These workshops, which I ran for the first time in 2020, were the best thing I did last year. I got to know and work with some lovely people, who joined in with the writing exercises, discussion of the readings and artists we looked at each week. We got to know each other over the eight weeks, and it was great fun, so I’m doing it again, once more via Zoom.
Designed to see us through the dark nights of November and December, each week there will be a different theme. We’ll explore different genres of writing, writing exercises, discussion, opportunities for reading and feedback of each other’s work and more.
Even though we are a year on, and society has opened up, many of us will still be staying inside, socially distancing and looking for community, as we move through the last quarter of another challenging year. I know I will be, which is partly why I thought this might appeal to people who would normally get together around a table in a cafe or pub, to share ideas about writing and try things out.
I can’t run workshops like this at the moment, which is how I normally do it – and how I would prefer to meet everyone. The joy of offering workshops online is that we can still meet up and do the writing and have the fun, and we can do it from wherever we are in the world – which is amazing.
The idea behind the ‘Winter Warmer’ aspect is to take us through these dark, damp nights, with reading, writing and discussion to keep us going. Creative prompts and thinking to inspire us to write. All of which will take place around our own virtual fire, where we can share stories and have a laugh together.
Each week is a 90 minute workshop, with a presentation, writing exercises, time for feedback and discussion. All in a friendly virtual space on Zoom.
Designed for keen writers working at all levels, we will try out all kinds of writing in a constructive and supportive atmosphere. You will also have a chance to send me a piece of your work, generated from the workshop each week, for written feedback, if you would like to do so.
Early bird booking price of 90 Euro / £80 until 10th October
Full price after that is 140 Euro / £120
8 weekly sessions via Zoom on Monday evenings from 7.30pm – 9pm
1st / 8th / 15th / 22nd / 29th November
6th / 13th / 20th December
Email me to book or for further information:
Winter Warmer Workshop 2020 Testimonials
“Absolutely breath-taking journey into a world of places and people that I’d never heard of before.” Maggie
“I loved the source materials and how they all linked in, they really resonated with me. So much there to consider.” Danielle
“After doing your course I want to focus more on poetry, as you have really encouraged me to take my poetry further. Thank you.” Louise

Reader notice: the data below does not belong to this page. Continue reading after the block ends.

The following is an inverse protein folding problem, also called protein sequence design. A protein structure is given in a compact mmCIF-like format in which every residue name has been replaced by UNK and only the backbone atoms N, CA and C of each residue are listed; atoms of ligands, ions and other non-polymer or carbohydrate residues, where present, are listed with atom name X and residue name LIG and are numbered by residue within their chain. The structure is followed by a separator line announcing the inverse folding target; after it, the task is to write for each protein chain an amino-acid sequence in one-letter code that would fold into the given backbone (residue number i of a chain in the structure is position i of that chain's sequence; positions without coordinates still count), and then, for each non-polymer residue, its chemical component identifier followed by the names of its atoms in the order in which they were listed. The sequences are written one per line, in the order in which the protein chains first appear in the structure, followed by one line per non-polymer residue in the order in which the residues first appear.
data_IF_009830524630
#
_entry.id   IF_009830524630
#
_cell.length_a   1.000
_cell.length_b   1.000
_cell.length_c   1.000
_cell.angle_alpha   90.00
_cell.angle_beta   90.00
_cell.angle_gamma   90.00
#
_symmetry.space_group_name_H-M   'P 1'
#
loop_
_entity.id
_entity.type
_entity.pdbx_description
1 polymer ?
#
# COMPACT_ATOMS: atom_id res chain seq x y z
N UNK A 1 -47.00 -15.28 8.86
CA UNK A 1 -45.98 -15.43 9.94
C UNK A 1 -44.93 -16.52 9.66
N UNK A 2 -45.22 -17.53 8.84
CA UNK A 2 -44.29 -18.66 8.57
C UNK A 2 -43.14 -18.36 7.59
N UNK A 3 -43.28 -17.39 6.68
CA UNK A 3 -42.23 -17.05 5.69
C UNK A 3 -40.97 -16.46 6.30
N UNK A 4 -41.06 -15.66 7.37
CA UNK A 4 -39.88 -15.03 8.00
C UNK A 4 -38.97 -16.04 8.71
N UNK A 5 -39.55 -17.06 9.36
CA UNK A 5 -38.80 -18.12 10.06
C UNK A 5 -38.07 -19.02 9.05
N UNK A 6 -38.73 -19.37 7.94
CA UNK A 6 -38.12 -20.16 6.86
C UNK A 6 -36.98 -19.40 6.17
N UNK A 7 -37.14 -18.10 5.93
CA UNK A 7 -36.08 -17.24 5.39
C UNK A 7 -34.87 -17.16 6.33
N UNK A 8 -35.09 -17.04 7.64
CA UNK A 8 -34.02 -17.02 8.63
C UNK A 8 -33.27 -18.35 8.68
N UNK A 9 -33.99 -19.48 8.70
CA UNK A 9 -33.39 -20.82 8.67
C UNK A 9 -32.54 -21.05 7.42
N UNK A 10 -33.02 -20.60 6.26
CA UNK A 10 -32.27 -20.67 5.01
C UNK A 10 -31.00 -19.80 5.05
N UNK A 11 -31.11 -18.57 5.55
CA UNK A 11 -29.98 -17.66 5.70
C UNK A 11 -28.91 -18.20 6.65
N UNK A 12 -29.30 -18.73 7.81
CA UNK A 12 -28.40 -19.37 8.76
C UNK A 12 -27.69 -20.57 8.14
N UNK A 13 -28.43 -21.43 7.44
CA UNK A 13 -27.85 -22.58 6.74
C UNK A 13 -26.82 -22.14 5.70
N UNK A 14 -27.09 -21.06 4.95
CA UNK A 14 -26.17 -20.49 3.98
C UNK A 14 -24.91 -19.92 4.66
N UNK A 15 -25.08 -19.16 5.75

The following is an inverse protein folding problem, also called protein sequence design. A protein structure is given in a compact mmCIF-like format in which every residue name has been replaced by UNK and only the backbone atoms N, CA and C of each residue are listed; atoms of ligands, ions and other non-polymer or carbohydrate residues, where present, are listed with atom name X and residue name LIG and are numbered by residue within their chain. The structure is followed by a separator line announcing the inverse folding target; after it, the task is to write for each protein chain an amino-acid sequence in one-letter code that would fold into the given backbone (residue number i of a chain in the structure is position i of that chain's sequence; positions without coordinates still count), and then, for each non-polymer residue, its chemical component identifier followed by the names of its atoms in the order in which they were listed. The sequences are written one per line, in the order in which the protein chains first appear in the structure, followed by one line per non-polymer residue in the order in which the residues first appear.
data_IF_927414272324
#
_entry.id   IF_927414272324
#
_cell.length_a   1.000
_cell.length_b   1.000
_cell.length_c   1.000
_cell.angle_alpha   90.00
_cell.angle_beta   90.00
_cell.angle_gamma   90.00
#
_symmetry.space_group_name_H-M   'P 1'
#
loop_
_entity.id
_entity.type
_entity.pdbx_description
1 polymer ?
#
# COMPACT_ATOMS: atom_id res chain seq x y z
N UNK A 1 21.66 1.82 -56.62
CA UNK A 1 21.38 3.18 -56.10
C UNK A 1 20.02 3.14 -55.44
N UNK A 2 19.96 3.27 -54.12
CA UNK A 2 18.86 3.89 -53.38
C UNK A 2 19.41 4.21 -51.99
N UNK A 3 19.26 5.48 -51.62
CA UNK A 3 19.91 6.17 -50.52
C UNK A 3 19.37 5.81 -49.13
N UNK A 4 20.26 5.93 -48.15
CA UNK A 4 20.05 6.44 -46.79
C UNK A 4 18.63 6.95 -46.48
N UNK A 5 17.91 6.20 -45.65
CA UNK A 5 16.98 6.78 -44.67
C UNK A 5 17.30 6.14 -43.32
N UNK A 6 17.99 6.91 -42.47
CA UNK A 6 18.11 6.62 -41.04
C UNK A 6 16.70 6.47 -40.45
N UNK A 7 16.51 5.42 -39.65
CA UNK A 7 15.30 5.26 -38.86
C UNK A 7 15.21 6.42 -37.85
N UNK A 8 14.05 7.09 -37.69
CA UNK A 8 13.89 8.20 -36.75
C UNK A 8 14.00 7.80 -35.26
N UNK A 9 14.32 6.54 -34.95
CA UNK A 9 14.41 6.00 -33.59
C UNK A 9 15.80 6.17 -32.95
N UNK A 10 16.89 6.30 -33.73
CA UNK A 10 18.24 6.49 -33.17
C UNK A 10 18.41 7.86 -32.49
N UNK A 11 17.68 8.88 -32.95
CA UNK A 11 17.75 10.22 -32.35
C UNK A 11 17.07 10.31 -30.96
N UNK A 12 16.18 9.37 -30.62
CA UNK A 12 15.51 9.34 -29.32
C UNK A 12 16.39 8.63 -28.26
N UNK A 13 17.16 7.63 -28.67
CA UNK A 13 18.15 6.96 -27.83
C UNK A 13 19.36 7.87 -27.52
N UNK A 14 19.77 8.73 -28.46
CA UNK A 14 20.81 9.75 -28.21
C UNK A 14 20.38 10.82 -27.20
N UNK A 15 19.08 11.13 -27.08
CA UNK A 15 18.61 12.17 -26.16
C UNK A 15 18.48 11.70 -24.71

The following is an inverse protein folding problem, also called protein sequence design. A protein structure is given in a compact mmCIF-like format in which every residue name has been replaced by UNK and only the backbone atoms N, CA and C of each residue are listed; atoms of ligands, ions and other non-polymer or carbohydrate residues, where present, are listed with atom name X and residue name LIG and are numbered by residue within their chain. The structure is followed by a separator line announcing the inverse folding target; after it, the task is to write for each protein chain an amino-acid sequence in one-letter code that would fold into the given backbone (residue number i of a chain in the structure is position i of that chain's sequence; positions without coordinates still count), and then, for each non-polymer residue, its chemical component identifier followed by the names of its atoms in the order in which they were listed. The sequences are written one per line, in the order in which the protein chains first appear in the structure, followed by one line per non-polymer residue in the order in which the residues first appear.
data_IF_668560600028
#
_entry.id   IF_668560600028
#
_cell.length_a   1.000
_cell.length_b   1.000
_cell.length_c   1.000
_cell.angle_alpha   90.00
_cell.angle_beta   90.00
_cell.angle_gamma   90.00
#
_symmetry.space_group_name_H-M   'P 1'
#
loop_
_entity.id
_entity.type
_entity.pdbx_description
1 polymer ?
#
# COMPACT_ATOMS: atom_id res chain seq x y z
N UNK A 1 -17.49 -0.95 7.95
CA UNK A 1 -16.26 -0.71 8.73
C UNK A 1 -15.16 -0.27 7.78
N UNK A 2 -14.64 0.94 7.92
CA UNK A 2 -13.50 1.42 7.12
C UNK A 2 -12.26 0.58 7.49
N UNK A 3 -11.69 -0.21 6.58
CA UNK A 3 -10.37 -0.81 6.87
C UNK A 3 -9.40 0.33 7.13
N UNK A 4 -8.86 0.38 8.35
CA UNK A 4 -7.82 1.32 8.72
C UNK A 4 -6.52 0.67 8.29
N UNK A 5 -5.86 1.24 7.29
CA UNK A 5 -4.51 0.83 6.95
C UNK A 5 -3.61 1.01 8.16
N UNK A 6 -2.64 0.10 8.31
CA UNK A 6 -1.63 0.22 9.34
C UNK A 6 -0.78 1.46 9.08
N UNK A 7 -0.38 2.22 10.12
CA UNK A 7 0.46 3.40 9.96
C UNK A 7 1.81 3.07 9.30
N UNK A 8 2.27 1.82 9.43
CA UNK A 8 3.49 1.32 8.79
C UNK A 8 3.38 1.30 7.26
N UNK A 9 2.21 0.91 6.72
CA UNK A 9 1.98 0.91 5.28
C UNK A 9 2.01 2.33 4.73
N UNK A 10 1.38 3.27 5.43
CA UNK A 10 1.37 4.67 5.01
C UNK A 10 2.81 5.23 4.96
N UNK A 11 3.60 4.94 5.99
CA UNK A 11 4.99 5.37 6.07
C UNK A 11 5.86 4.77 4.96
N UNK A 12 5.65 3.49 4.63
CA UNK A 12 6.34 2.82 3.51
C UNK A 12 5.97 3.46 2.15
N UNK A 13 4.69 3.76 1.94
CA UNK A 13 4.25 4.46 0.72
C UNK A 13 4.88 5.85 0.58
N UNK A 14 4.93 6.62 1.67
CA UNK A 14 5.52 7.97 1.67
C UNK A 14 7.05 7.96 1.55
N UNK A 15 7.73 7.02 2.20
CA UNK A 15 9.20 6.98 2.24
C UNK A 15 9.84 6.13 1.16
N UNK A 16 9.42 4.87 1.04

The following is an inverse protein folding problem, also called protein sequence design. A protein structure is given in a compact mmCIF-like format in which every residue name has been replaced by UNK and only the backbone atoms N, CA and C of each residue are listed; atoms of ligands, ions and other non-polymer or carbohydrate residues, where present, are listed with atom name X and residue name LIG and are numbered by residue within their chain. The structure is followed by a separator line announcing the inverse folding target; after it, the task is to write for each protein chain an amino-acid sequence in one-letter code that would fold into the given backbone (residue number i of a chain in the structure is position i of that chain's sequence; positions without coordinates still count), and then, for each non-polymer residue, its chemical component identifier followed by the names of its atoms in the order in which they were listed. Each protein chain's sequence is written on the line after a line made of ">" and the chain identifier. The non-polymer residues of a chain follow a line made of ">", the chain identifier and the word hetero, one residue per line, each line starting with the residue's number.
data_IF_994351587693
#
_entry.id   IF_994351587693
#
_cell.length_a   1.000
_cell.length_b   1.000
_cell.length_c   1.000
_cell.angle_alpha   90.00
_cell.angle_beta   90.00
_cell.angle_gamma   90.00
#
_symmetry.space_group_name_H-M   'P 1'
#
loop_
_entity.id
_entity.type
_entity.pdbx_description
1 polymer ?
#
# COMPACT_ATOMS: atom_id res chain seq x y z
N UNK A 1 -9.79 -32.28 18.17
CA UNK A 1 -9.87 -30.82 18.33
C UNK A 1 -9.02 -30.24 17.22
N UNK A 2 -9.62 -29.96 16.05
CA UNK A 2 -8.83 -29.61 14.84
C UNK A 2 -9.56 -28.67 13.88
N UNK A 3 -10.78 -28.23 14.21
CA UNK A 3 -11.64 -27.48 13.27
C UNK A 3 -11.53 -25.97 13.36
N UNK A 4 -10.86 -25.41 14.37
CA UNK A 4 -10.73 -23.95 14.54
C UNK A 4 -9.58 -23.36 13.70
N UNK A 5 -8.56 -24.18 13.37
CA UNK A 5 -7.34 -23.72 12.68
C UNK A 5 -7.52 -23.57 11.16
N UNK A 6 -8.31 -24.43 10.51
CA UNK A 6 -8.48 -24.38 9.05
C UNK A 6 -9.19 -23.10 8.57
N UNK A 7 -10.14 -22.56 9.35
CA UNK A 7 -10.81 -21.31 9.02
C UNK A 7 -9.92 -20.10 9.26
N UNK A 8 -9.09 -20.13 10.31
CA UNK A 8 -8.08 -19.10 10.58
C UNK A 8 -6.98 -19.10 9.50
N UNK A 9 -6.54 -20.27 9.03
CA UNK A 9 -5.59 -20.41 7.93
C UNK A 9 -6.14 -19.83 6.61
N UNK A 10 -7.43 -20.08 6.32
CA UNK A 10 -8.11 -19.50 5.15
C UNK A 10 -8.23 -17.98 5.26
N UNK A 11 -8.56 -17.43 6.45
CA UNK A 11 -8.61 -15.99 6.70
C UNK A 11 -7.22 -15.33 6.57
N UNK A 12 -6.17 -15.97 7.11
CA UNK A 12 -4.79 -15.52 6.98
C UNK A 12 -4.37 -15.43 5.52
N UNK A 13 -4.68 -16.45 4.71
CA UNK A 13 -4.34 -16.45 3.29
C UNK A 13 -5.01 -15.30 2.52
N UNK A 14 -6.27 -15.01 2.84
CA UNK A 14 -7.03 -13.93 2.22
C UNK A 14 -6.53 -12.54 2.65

“I enjoyed meeting other writers and hearing the work they read out as well as their comments and thoughts.” Janet
It was about as wet a day as it is possible to have in January, without it snowing. Persistent, doggedly determined precipitation meant that, understandably, many people who had been in touch to say they would be joining the walk, cancelled when they saw the weather that morning.
But twelve intrepid adventurers gathered at the white cycle bridge, the confluence of the Hogsmill and Bonesgate Stream! A wonderful turn out for the first walk in our Tolworth Treasure and the Hogsmill Hum series.
Meeting at the White Bridge
Walking the Hogsmill
The walk began with Alison talking about the sediment that comes into the Hogsmill from the Bonesgate Stream, and how this affects the wildlife, depending on the amount, for good and bad. As with all waterways there are many complex issues with keeping them healthy, including sewage spills, industrial pollution, the level of water, making sure fish can travel and they have places to spawn; how this affects the surrounding and connected flora and fauna- including kingfishers who are regularly spotted on the Hogsmill.
I read a light-hearted John Clare poem, A Ramble by The Riverside, and spoke about how Richard Jefferies, one of our most famous nature writers, wrote about standing on ‘Tolworth Court Bridge’, which was somewhere very close to the spot we were standing on, describing the river, and the brown trout, which he watched in the same spot for three consecutive summers. It became a place of pilgrimage for him.
“It was at the tail end of one of the arches of the bridge over the brook that my favourite trout used to lie. Sometimes the shadow of the beech came as far as his haunts, that was early in the morning, and for the rest of the day the bridge itself cast a shadow…For three seasons this continued. For three summers I had the pleasure to see the trout day after day, whenever I walked that way, and all that time, with fishermen close at hand, he escaped notice, though the place was not preserved.”